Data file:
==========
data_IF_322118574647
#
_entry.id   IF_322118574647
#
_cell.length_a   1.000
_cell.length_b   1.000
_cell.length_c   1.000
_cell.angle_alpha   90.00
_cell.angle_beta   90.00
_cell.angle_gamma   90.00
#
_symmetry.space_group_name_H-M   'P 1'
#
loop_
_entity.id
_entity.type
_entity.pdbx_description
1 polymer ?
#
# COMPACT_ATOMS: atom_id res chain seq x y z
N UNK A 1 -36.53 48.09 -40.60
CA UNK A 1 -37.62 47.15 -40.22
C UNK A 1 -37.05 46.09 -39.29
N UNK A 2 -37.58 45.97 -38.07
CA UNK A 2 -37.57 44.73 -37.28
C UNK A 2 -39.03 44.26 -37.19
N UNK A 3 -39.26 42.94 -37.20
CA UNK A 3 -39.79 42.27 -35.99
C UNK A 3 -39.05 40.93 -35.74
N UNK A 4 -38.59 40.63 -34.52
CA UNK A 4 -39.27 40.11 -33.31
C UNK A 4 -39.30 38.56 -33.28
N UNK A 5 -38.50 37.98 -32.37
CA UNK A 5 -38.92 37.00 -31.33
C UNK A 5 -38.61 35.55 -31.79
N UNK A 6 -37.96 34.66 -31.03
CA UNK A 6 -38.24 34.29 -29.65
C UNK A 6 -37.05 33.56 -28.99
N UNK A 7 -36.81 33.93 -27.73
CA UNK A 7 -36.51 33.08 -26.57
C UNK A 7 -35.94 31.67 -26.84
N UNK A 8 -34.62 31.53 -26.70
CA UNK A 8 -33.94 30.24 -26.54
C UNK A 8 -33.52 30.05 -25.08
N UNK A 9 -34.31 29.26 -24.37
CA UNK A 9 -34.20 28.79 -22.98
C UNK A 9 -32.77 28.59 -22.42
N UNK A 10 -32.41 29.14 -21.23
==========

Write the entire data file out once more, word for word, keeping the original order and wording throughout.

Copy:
data_IF_322118574647
#
_entry.id   IF_322118574647
#
_cell.length_a   1.000
_cell.length_b   1.000
_cell.length_c   1.000
_cell.angle_alpha   90.00
_cell.angle_beta   90.00
_cell.angle_gamma   90.00
#
_symmetry.space_group_name_H-M   'P 1'
#
loop_
_entity.id
_entity.type
_entity.pdbx_description
1 polymer ?
#
# COMPACT_ATOMS: atom_id res chain seq x y z
N UNK A 1 -36.53 48.09 -40.60
CA UNK A 1 -37.62 47.15 -40.22
C UNK A 1 -37.05 46.09 -39.29
N UNK A 2 -37.58 45.97 -38.07
CA UNK A 2 -37.57 44.73 -37.28
C UNK A 2 -39.03 44.26 -37.19
N UNK A 3 -39.26 42.94 -37.20
CA UNK A 3 -39.79 42.27 -35.99
C UNK A 3 -39.05 40.93 -35.74
N UNK A 4 -38.59 40.63 -34.52
CA UNK A 4 -39.27 40.11 -33.31
C UNK A 4 -39.30 38.56 -33.28
N UNK A 5 -38.50 37.98 -32.37
CA UNK A 5 -38.92 37.00 -31.33
C UNK A 5 -38.61 35.55 -31.79
N UNK A 6 -37.96 34.66 -31.03
CA UNK A 6 -38.24 34.29 -29.65
C UNK A 6 -37.05 33.56 -28.99
N UNK A 7 -36.81 33.93 -27.73
CA UNK A 7 -36.51 33.08 -26.57
C UNK A 7 -35.94 31.67 -26.84
N UNK A 8 -34.62 31.53 -26.70
CA UNK A 8 -33.94 30.24 -26.54
C UNK A 8 -33.52 30.05 -25.08
N UNK A 9 -34.31 29.26 -24.37
CA UNK A 9 -34.20 28.79 -22.98
C UNK A 9 -32.77 28.59 -22.42
N UNK A 10 -32.41 29.14 -21.23